The totes were "free" but are still very nice and very sturdy. Easy to move out of sight and the cats don't try to sleep in them!

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  7. HI Mary, such an intersting and very pretty organistional technique. Thank syou for point the way.

    I can relate to Janice's post; I too need to do more organising, and to stop buying up old patterns at an online auction site – now there is a new years resolution.

    & Carol, I too have a lot of tote bags and 1 already holds all my scrapbooking stuff.

    Maybe my storage & organisational ideas were not so out of tune with everyone else, just a bit more disorganised.

    Thanks everyone for your inspirational ideas.

    Happy New Year everyone.

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  8. Brilliant ideas here, I'll have to read more indepth on this. I use a toiletry bag that my son gave me for Xmas two years ago, it's not too big, but will fit a 8" hoop inside and most of threads and things.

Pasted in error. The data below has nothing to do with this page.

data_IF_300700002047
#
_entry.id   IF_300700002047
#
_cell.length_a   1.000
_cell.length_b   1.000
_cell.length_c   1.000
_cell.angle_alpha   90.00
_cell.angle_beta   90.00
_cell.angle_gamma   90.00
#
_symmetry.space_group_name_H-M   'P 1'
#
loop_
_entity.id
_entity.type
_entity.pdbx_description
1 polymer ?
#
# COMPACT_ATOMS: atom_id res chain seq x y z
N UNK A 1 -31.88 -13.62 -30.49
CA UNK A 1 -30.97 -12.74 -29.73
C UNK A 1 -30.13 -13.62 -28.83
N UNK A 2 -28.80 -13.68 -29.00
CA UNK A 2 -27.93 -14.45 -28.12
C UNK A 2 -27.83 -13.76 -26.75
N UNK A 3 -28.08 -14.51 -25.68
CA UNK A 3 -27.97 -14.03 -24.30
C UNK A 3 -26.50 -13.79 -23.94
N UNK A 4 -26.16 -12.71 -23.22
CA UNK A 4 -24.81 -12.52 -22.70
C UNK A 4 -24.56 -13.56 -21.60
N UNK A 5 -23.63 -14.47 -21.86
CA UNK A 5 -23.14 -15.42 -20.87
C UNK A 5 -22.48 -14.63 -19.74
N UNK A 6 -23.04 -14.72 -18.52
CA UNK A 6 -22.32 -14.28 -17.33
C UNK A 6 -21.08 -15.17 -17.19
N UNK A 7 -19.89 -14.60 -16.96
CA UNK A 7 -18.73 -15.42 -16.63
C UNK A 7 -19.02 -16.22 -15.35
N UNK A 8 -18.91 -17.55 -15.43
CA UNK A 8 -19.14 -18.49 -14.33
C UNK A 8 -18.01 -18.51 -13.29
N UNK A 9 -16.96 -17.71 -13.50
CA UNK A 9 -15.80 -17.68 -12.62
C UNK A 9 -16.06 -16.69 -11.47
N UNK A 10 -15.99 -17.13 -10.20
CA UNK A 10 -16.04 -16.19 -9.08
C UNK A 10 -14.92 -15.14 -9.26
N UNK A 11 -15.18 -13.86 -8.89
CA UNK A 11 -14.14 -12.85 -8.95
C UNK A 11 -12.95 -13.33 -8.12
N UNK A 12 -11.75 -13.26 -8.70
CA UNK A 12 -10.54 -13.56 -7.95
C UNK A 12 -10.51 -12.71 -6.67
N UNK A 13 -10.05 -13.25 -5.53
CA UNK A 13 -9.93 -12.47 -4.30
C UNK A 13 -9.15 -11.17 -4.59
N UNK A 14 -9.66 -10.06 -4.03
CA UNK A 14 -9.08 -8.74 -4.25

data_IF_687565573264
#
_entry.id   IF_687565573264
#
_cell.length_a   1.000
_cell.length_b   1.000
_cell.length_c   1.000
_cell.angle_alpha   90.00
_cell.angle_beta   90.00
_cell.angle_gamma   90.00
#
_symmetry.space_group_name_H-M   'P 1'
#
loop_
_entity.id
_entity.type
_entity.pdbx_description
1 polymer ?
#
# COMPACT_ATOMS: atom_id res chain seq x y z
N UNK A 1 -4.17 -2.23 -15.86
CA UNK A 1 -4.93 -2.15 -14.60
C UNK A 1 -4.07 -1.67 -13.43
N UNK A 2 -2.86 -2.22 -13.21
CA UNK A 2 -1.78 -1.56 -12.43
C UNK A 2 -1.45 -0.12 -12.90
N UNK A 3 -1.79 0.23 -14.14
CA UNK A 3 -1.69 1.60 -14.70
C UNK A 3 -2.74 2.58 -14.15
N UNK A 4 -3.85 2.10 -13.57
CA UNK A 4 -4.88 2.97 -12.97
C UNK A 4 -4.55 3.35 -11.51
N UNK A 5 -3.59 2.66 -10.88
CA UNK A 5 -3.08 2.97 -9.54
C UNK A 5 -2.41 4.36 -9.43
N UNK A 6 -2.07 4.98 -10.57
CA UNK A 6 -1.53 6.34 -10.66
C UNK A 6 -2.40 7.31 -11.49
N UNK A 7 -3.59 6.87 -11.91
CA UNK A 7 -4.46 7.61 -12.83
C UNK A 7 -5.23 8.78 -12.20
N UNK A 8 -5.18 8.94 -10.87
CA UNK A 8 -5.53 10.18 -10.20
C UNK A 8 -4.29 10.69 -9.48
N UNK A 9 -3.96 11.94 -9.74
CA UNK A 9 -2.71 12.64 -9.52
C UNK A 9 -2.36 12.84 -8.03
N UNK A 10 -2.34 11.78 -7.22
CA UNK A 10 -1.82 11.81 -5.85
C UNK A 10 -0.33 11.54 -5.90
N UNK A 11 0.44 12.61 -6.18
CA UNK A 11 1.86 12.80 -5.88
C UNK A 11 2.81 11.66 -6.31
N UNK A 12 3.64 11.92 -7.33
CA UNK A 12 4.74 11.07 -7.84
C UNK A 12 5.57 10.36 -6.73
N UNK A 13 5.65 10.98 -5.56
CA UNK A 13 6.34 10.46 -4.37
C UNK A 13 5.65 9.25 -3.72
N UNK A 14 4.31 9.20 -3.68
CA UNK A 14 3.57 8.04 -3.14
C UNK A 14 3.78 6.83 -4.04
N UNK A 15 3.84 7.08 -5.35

I have bloged about my "to do list door" which I have in my craft room, I do my work in there now, except when hubby is home or I want to wat something on Telly, then I put stuff in my bag and toddle on out to the lounge room.
    http://arlenescrafts.ning.com/
    arlene

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  9. Ziploc bags are my friends! I made myself a big knitting bag which is *supposed* to hold my current project. Well…good idea, in theory…but somehow my project has morphed into several and now I have multiple knitting bags (none as big as the original though). Needlework generally gets stored in appropriate size plastic totes with lids. I also use several cheapie tote bags each holding the supplies for an individual project – these I hang on hooks in my studio. It's simple then to just grab the tote bag and move it to where I want to work. Currently I have a metal 'suitcase' (originally held artists oil paints I think) which I use to hold all my essentials (tape measure, ruler, various scissors, etc). I find myself not using it though, so I think I will be revamping that particular area of storage.
    Happy New Year!